Often overlooked, and frequently underestimated our oceans are the beating heart of our planet. They’re home to an unbelievable range of wildlife and support us, as well as our way of life and our industries (and therefore jobs and economies). Our oceans not only produce most of our oxygen, but capture the majority of heat energy and a significant amount of our CO2. They’re essential in the fight against climate change.
The impacts of climate change, pollution and destructive marine industries places increasing pressure on our marine ecosystems, jeopardising their future. The interaction between these two forces is currently unsustainable and could entail significant loss if action is not taken. Coastal habitats like seagrass meadows, saltmarshes and kelp forests store carbon, and provide direct benefits such as coastal defences and improved water quality as well as recreational and health benefits. Coastal ecosystems also have a critical function in carbon sequestration and storing carbon from the atmosphere into sediments for many years. However, their continued loss and degradation undermines their ability to provide these vital services.
The ocean has an exponential role in affecting the World’s climate. Marine habitats capture up to 20 times more carbon per hectare than forest on land. They are currently under two main stresses; a natural response to changing conditions, such as temperature and sea level rise as well as habitat destruction, either for development or due to fishing. Fully restored, our coastal ecosystems could capture a third of the UK’s emissions from 2019. Restoring and preventing further deterioration of coastal ecosystems – i.e. from bottom trawling – could prevent the loss of over 40 millions of tons of CO2, and store hundreds of millions more. This capacity would increase further as protected and restored habitats continue to accumulate more carbon.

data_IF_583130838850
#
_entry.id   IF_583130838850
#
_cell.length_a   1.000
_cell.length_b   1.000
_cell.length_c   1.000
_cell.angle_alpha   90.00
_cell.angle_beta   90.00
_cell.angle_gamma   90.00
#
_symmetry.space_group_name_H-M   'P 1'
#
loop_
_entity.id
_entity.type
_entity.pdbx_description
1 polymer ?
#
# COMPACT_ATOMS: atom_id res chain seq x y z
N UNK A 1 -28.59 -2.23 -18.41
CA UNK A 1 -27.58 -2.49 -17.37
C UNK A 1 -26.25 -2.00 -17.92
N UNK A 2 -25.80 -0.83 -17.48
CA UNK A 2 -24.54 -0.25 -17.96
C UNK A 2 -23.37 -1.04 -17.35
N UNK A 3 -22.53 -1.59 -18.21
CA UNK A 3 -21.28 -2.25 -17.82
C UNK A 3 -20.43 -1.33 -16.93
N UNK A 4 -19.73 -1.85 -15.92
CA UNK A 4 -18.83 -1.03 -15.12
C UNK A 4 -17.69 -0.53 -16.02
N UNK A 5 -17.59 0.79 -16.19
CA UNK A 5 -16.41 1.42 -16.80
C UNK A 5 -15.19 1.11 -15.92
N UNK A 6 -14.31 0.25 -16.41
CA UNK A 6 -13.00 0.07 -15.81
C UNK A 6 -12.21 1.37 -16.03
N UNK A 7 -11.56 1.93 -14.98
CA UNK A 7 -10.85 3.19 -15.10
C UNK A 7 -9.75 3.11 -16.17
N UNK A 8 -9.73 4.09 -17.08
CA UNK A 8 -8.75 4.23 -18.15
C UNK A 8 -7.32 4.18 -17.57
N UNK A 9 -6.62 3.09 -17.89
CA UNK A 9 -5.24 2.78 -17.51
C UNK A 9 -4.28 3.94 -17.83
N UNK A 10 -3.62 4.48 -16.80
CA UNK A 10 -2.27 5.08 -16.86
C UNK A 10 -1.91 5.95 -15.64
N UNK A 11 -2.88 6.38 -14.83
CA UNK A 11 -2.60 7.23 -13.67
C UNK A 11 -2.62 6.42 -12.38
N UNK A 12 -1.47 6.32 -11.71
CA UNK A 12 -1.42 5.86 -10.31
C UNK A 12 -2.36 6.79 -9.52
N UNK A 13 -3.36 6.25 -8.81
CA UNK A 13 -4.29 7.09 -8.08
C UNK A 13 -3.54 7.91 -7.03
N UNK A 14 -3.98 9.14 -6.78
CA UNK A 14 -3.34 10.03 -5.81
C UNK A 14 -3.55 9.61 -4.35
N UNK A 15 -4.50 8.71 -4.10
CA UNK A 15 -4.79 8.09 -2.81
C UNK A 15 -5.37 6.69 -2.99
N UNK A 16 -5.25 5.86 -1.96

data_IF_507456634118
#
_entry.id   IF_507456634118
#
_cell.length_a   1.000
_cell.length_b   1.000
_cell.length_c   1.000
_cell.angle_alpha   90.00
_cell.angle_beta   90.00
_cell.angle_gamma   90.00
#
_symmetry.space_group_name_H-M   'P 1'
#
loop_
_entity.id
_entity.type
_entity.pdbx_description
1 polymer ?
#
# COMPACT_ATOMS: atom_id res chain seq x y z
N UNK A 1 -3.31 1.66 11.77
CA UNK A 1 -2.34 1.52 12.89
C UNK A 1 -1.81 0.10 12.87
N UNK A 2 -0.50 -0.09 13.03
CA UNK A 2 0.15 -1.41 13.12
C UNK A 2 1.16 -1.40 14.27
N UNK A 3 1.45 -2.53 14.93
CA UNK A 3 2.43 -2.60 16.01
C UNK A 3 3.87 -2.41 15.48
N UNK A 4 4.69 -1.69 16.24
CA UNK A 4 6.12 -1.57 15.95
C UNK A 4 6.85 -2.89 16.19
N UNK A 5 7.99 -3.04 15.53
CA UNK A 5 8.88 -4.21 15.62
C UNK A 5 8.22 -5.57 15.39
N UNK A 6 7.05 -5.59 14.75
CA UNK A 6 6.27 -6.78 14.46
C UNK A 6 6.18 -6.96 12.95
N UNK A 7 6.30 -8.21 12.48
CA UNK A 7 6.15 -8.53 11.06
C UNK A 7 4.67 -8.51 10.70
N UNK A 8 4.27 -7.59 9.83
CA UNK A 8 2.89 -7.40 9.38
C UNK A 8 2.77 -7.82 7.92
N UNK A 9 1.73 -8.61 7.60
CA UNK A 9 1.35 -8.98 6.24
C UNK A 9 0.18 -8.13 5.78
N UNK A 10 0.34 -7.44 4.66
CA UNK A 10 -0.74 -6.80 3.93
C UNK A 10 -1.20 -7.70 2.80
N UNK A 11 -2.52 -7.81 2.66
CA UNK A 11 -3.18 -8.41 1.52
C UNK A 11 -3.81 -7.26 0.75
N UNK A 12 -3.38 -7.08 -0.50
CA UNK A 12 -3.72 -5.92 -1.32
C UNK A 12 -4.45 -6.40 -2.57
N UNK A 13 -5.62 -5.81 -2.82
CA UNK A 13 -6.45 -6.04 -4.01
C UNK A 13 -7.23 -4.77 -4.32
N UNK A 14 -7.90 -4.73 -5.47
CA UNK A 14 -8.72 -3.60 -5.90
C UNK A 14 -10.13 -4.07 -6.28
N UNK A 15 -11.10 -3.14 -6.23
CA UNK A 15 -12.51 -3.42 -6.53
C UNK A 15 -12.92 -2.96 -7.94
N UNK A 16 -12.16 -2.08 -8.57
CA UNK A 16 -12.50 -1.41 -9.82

An effectively managed network of marine protected areas isn’t just important for wildlife, it supports key sectors like tourism and recreation, safeguards habitats that store carbon and enables fish stock to replenish. Though supposedly we currently have protected zones, their effectiveness is limited and allow even the most destructive types of fishing. It seems in many countries across the world we have a complete lack of economic and political motivation to uphold the laws, treaties and regulations that protect the oceans and the life within them. The UK coastline is currently experiencing an annual loss of 3%, and should this current trend continue, it would be equivalent to more than half the current coverage being lost by 2050. That’s where Sea Shepherd come in.
Since 2005, Sea Shepherd’s UK foundation has supported the Sea Shepherd fleet of conservation vessels on campaigns around the world. Over the last five years, they have concentrated on illegal, unreported and unregulated fishing. Their research has shown that it is clear that mankind is killing all life in the ocean, and for some reason it has been largely unnoticed. Despite the evidential benefits the ocean provides, there is something fundamentally wrong with the way we look at the natural world and the way we have separated ourselves from the very ecosystem we are part of, particularly with the ocean. Enforcing regulations and expanding the areas under protection against illegal and large-scale industrial fishing are the base of Sea Shepherd’s current campaigns, fighting on behalf of our oceans where others will not.